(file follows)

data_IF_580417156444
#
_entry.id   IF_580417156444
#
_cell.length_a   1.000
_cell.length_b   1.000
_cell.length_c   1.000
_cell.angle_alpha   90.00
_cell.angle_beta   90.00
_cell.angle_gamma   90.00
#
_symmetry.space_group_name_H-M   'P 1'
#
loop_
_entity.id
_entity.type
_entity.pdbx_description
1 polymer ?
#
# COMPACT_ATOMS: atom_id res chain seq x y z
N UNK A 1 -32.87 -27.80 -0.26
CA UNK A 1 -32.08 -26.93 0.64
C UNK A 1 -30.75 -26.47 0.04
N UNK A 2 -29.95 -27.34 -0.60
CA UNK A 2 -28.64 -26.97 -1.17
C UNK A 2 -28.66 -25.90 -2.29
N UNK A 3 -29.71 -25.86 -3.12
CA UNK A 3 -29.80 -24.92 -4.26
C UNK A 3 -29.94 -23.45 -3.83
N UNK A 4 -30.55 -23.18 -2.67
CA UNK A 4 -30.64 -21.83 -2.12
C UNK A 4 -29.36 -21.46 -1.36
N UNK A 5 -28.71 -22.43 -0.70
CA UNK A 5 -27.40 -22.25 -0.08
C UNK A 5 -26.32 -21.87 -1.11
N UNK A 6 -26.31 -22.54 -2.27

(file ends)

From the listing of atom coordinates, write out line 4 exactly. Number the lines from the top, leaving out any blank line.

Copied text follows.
#